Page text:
Martha Ballard: Nurse, Midwife, and Early American Diarist In her work Martha encountered scarlet fever, puerperal fever and wound infections, caused by Group A hemolytic streptococci. At that time there were no antibiotics and these diseases could be lethal. As a nurse Martha not only helped patients with treatment, but also gave them and their relative psychological support, as she lost her children to epidemic before and deeply understood their feelings.
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After the Treaty of Paris recognized independence of the US in 1783, many issues were still unsolved. The United States were floundering through a postwar depression and seeking to resolve administrative problems – the states were basically much like separate states (i.e. different currencies, different laws, separate armies, etc.). Only after the writing of the Constitution and forming of the executive, legislative and judicial branches these issues began to resolve. Though may more radical leaders of the revolution were disappointed conservatism of first presidents when the revolution was over, liberty and democracy was safeguarded as highest ideals of the United States.
The story about Ms. Fosters, wife of minister of Hallowell’s Congregational Church, trial against Joseph North, Hallowell’s local judge. This story appears to be rather controversial and involves not only the rape itself but relations in the community in general. While Minister Foster was in rather bad relations with the community, Joseph North was reputable man, which could effect the decision of the court. There are no clear facts allowing to judge who was right, however many evidences testify that objectivity of court decision was questionable.
There is no information on were and how did Martha learned to be a midwife, it is likely that she learned by doing, by observing, by participating.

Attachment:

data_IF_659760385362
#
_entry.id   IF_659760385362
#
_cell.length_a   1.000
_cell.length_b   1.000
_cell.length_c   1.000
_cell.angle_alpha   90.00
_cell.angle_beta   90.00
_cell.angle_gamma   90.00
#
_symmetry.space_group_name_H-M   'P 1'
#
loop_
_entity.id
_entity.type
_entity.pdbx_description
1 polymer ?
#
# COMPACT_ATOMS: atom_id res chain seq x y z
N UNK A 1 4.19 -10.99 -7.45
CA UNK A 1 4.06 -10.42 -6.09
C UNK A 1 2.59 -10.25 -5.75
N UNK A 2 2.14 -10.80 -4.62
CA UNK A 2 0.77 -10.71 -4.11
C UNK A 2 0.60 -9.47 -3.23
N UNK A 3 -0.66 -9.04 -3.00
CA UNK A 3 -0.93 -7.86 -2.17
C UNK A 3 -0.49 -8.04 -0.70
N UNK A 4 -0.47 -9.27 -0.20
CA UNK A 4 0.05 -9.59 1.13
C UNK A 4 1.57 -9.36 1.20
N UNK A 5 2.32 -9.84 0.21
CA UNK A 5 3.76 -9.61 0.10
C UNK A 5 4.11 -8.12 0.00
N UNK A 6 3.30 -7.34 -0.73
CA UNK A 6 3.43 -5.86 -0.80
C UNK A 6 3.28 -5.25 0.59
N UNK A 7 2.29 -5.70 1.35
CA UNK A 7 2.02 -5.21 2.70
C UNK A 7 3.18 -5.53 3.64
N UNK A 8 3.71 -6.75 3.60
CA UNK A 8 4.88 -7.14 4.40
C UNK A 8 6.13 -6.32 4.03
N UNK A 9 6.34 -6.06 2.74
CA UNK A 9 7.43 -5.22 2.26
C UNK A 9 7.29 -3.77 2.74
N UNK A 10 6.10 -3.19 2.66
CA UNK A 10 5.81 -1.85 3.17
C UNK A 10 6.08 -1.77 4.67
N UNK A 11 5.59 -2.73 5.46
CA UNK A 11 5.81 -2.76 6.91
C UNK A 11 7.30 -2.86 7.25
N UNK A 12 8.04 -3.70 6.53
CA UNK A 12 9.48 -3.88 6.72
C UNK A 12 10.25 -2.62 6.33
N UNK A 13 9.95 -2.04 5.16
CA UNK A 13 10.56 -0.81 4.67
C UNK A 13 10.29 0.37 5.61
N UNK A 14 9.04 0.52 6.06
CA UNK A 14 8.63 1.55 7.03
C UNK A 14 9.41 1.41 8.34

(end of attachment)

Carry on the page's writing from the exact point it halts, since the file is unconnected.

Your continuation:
As a midwife, Martha gave prebirth care to expecting mothers, attended the birth of the infant assisting mothers, and provided care to the mother and her infant in early days after birth.
After France lost it territories in Maine in 1763, ordinary settlers moved to that region to take up available land, however it had appeared to be already claimed by absentee developers. This fact resulted in many conflicts regarding land distribution.
The squatters’ revolt was in its pick in 1809 and Martha Ballard’s family was involved in this drama — Martha’s nephew, Elijah Barton, was among rebels and was accused of murder, and so called „white Indians“ marched on Augusta to break him out of jail.
Public religion in early New England meant existence and authority of a single church in each town, which would determine the individual and collective behavior norm in community. As opposed to that private piety means personal faith, resulting not from social limitations, but from internal needs.
Martha Ballard’s diary contains almost 10,000 made between January 1, 1785 and May 12, 1812, being an unparalleled document in early American history. It allows reader not only to learn some historical facts, but allows viewing these events from a perspective of a person, a woman in young American republic. It contains not only casual records of Martha’s l day-to-day life of people in that age, but also gives facts about society of that time and personal thoughts regarding this society. —————————————————————————–
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